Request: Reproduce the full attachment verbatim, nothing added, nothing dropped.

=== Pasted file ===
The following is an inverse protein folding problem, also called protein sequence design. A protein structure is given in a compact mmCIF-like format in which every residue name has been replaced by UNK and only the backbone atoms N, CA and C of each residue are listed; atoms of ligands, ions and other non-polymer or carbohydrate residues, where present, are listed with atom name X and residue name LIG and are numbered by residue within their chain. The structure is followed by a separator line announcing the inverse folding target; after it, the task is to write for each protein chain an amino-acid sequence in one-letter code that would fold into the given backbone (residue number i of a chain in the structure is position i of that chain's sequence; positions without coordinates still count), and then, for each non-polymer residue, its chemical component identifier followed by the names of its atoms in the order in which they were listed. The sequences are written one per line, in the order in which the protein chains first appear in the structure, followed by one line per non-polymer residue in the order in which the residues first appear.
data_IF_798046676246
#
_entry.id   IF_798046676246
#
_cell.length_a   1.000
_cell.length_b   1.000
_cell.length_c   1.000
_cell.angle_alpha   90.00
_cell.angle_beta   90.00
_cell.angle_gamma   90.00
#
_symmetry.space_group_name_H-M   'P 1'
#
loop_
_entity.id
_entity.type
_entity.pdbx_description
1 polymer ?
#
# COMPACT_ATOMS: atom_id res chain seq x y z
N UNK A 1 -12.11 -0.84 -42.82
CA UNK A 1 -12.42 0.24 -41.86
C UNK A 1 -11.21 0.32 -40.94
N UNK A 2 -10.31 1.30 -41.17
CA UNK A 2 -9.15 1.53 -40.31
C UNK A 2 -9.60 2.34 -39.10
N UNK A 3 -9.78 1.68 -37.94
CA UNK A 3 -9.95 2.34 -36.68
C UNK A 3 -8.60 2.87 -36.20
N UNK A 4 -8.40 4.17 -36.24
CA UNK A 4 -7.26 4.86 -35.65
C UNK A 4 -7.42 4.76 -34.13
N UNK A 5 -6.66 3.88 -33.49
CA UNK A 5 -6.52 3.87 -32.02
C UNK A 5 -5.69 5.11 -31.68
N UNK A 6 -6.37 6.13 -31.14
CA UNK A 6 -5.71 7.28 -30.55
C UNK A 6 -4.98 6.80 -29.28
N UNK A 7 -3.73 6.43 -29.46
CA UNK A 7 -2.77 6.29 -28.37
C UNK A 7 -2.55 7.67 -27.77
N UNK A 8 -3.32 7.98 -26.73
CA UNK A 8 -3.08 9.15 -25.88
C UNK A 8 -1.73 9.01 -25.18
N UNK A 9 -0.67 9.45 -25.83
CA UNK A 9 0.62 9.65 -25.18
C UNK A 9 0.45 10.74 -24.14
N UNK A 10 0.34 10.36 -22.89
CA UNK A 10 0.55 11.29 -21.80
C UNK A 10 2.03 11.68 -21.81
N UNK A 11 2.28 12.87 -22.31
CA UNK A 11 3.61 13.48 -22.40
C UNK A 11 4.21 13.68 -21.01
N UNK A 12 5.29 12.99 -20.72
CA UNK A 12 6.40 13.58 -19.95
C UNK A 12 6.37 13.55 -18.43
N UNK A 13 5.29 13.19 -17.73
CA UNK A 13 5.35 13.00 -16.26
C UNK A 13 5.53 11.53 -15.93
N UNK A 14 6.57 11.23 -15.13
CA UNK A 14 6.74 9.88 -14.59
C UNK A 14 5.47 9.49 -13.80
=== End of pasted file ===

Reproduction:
The following is an inverse protein folding problem, also called protein sequence design. A protein structure is given in a compact mmCIF-like format in which every residue name has been replaced by UNK and only the backbone atoms N, CA and C of each residue are listed; atoms of ligands, ions and other non-polymer or carbohydrate residues, where present, are listed with atom name X and residue name LIG and are numbered by residue within their chain. The structure is followed by a separator line announcing the inverse folding target; after it, the task is to write for each protein chain an amino-acid sequence in one-letter code that would fold into the given backbone (residue number i of a chain in the structure is position i of that chain's sequence; positions without coordinates still count), and then, for each non-polymer residue, its chemical component identifier followed by the names of its atoms in the order in which they were listed. The sequences are written one per line, in the order in which the protein chains first appear in the structure, followed by one line per non-polymer residue in the order in which the residues first appear.
data_IF_798046676246
#
_entry.id   IF_798046676246
#
_cell.length_a   1.000
_cell.length_b   1.000
_cell.length_c   1.000
_cell.angle_alpha   90.00
_cell.angle_beta   90.00
_cell.angle_gamma   90.00
#
_symmetry.space_group_name_H-M   'P 1'
#
loop_
_entity.id
_entity.type
_entity.pdbx_description
1 polymer ?
#
# COMPACT_ATOMS: atom_id res chain seq x y z
N UNK A 1 -12.11 -0.84 -42.82
CA UNK A 1 -12.42 0.24 -41.86
C UNK A 1 -11.21 0.32 -40.94
N UNK A 2 -10.31 1.30 -41.17
CA UNK A 2 -9.15 1.53 -40.31
C UNK A 2 -9.60 2.34 -39.10
N UNK A 3 -9.78 1.68 -37.94
CA UNK A 3 -9.95 2.34 -36.68
C UNK A 3 -8.60 2.87 -36.20
N UNK A 4 -8.40 4.17 -36.24
CA UNK A 4 -7.26 4.86 -35.65
C UNK A 4 -7.42 4.76 -34.13
N UNK A 5 -6.66 3.88 -33.49
CA UNK A 5 -6.52 3.87 -32.02
C UNK A 5 -5.69 5.11 -31.68
N UNK A 6 -6.37 6.13 -31.14
CA UNK A 6 -5.71 7.28 -30.55
C UNK A 6 -4.98 6.80 -29.28
N UNK A 7 -3.73 6.43 -29.46
CA UNK A 7 -2.77 6.29 -28.37
C UNK A 7 -2.55 7.67 -27.77
N UNK A 8 -3.32 7.98 -26.73
CA UNK A 8 -3.08 9.15 -25.88
C UNK A 8 -1.73 9.01 -25.18
N UNK A 9 -0.67 9.45 -25.83
CA UNK A 9 0.62 9.65 -25.18
C UNK A 9 0.45 10.74 -24.14
N UNK A 10 0.34 10.36 -22.89
CA UNK A 10 0.55 11.29 -21.80
C UNK A 10 2.03 11.68 -21.81
N UNK A 11 2.28 12.87 -22.31
CA UNK A 11 3.61 13.48 -22.40
C UNK A 11 4.21 13.68 -21.01
N UNK A 12 5.29 12.99 -20.72
CA UNK A 12 6.40 13.58 -19.95
C UNK A 12 6.37 13.55 -18.43
N UNK A 13 5.29 13.19 -17.73
CA UNK A 13 5.35 13.00 -16.26
C UNK A 13 5.53 11.53 -15.93
N UNK A 14 6.57 11.23 -15.13
CA UNK A 14 6.74 9.88 -14.59
C UNK A 14 5.47 9.49 -13.80